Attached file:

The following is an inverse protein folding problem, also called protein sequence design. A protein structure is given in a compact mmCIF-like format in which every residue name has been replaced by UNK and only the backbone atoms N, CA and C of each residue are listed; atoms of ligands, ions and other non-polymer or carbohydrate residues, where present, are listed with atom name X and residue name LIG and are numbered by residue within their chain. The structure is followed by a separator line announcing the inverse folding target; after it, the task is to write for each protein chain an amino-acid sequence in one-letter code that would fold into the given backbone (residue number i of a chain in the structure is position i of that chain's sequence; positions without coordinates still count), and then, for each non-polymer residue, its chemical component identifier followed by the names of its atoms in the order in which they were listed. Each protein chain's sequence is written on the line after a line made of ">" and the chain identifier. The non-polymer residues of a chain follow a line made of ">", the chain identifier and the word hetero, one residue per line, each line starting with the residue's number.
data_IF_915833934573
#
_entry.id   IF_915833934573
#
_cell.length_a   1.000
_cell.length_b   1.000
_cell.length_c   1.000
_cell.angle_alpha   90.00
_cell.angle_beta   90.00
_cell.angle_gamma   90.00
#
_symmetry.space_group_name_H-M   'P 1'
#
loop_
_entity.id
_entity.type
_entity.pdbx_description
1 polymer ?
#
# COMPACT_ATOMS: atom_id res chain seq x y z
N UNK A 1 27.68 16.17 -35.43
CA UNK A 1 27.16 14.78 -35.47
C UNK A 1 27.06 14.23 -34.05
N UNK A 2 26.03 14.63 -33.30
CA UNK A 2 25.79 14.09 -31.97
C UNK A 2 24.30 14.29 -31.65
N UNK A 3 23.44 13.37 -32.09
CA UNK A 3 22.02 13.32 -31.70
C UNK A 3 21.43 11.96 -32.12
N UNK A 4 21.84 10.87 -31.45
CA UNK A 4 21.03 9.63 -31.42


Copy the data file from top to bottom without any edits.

The following is an inverse protein folding problem, also called protein sequence design. A protein structure is given in a compact mmCIF-like format in which every residue name has been replaced by UNK and only the backbone atoms N, CA and C of each residue are listed; atoms of ligands, ions and other non-polymer or carbohydrate residues, where present, are listed with atom name X and residue name LIG and are numbered by residue within their chain. The structure is followed by a separator line announcing the inverse folding target; after it, the task is to write for each protein chain an amino-acid sequence in one-letter code that would fold into the given backbone (residue number i of a chain in the structure is position i of that chain's sequence; positions without coordinates still count), and then, for each non-polymer residue, its chemical component identifier followed by the names of its atoms in the order in which they were listed. Each protein chain's sequence is written on the line after a line made of ">" and the chain identifier. The non-polymer residues of a chain follow a line made of ">", the chain identifier and the word hetero, one residue per line, each line starting with the residue's number.
data_IF_915833934573
#
_entry.id   IF_915833934573
#
_cell.length_a   1.000
_cell.length_b   1.000
_cell.length_c   1.000
_cell.angle_alpha   90.00
_cell.angle_beta   90.00
_cell.angle_gamma   90.00
#
_symmetry.space_group_name_H-M   'P 1'
#
loop_
_entity.id
_entity.type
_entity.pdbx_description
1 polymer ?
#
# COMPACT_ATOMS: atom_id res chain seq x y z
N UNK A 1 27.68 16.17 -35.43
CA UNK A 1 27.16 14.78 -35.47
C UNK A 1 27.06 14.23 -34.05
N UNK A 2 26.03 14.63 -33.30
CA UNK A 2 25.79 14.09 -31.97
C UNK A 2 24.30 14.29 -31.65
N UNK A 3 23.44 13.37 -32.09
CA UNK A 3 22.02 13.32 -31.70
C UNK A 3 21.43 11.96 -32.12
N UNK A 4 21.84 10.87 -31.45
CA UNK A 4 21.03 9.63 -31.42